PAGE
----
Community forum discusses off-campus partying


Stephanie Kelly/The Daily Northwestern

Dean of Students Todd Adams talks to Northwestern and Evanston officials at a Community Conversations meeting Tuesday. Evanston residents brought up concerns about off-campus parties and students making disruptive noises in the community late at night.

Stephanie Kelly, Assistant City Editor

Members of the Evanston and Northwestern communities discussed issues with off-campus student parties at a forum on Tuesday night.

The Fall Community Conversations forum, held at The Family Institute at NU, 618 Library Place, brought together those who had questions about off-campus housing and wanted to voice concerns or complaints. Attendees included Evanston residents, NU and city officials, NU police officers and a member of Associated Student Government.

The eight Evanston residents who attended focused on concerns about the noise from off-campus parties and the students attending them.

Anthony Kirchmeier, NU’s director of off-campus life, gave an update on the activities for Homecoming week and the Homecoming football game Saturday. He said Fitzerland is being used as a way to get students away from off-campus areas and toward the football stadium, adding that there is also food and water available.

“I know you try every year to get kids and students in other areas, but it doesn’t matter because they always start out very early with very loud music,” Evanston resident Barbara Blades said. “It’s pretty hard to take when there’s a night game and loud partying that goes on for hours starting pretty early in the day.”

Resident Kevin McKenna said too many people are given warnings as opposed to tickets for noise. He said people would likely quiet down faster if tickets were given more liberally.

Another Evanston resident said she has asked police officers to write tickets before, but they don’t do it.

“When we ask you to write the tickets, we’re not just being pains in the ass,” the resident said. “We’re asking you because the landlord potentially wants to kick the students out of the house too. We’re hopeless and helpless without cooperation of the police department.”

Evanston police officer Scott Sengenberger, a member of the problem solving team for the 1st and 7th wards, said students are given tickets and not warnings.

Stoeckl said there will be additional police cars in the neighborhood after the Homecoming game. Police officers will also be deployed from the stadium through the neighborhoods on motorized scooters, he said. During the last home football game, police spent two hours going down city streets following the game, including Maple Avenue, Hamlin Street and Simpson Street.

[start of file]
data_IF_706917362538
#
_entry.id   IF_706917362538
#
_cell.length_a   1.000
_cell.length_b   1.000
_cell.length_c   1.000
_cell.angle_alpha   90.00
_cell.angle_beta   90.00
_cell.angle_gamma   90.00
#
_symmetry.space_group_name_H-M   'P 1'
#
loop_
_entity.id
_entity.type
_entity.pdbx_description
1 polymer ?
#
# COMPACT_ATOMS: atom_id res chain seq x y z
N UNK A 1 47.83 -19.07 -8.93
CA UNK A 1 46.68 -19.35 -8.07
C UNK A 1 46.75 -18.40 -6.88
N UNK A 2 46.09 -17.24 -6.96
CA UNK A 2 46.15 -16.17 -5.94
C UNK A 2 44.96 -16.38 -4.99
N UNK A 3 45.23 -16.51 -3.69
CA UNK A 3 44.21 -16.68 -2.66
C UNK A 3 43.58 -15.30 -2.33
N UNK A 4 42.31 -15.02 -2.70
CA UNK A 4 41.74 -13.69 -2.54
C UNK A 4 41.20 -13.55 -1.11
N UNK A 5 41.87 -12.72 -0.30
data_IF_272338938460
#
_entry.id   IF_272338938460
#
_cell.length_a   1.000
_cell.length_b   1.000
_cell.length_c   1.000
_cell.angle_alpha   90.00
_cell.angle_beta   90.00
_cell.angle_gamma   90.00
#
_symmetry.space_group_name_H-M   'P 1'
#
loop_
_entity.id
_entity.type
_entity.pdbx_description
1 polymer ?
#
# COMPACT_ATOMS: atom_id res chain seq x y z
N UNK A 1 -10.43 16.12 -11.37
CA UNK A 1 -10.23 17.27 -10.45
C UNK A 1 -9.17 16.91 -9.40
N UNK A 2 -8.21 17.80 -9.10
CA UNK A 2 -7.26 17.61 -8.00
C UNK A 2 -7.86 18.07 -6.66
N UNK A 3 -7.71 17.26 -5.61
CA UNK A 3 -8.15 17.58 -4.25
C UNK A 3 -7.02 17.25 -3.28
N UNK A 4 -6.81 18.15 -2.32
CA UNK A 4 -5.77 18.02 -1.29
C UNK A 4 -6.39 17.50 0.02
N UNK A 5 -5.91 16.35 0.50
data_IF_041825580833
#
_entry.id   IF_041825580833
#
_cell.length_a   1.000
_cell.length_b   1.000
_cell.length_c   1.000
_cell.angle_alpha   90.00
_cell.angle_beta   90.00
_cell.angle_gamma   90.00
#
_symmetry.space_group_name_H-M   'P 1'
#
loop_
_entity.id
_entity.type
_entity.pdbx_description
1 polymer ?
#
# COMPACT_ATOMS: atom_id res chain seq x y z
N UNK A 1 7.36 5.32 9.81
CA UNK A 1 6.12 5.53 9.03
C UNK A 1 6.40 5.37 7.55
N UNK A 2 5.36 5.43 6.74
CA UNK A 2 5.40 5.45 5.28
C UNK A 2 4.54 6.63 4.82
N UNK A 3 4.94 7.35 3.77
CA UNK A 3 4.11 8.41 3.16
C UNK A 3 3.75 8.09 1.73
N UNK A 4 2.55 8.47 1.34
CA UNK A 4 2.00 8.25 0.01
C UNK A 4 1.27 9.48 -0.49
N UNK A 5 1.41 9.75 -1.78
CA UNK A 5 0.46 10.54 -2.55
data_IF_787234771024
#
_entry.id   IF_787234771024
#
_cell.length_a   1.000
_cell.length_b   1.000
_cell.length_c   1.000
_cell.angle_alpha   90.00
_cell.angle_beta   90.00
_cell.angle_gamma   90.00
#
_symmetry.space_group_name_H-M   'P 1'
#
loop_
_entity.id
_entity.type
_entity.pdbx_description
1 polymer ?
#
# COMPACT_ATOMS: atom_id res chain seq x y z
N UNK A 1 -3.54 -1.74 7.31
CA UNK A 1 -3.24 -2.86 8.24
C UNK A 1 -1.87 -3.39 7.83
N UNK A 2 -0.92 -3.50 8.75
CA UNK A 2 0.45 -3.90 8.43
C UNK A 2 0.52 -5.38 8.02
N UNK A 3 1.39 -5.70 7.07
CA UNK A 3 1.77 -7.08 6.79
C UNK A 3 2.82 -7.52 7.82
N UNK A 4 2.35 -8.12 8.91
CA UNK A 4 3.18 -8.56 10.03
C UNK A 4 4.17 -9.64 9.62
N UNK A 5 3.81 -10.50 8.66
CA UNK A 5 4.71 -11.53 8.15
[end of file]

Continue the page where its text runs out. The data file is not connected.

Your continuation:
Dean of Students Todd Adams said there is a lot of time and energy his office spends dealing with off-campus incidents. Students who are issued tickets usually have to go through Adams’ office in student conduct, as well as the police and potentially the court systems.

Many of the residents had identified what they called “problem houses” near their residences and asked how to best deal with those houses.

Ald. Jane Grover (7th) recommended student residents and non-student residents introduce themselves to each other and establish personal relationships.

“If you’ve built social capital, you can spend social capital,” Grover said.

Evanston resident Emily Ekstrand Nieves said it has been helpful when student residents have come to her first, as it established a good tone for the year. This year, she said, she hasn’t gotten that same sense from the new student residents.

The problem is that students don’t have a chance to really live within the community, resident Alfonso Nieves Ruiz said.

“What we have here is the lack of the sense of community because the students are only here for four years or two years or six years, and then they just leave,” he said.

However, Bella Sandoval, a member of ASG, said there are events, such as Cats Come to Dinner, that allow students to interact with the community.

Kirchmeier said there are also service projects in the area for NU students and meetings for off-campus relations.

“We do try to do a certain amount of outreach, but we could always do more,” he said.

Correction: An earlier version of this article misstated which police department officer Scott Sengenberger is affiliated with. He is an Evanston Police Department officer. The Daily regrets the error. 

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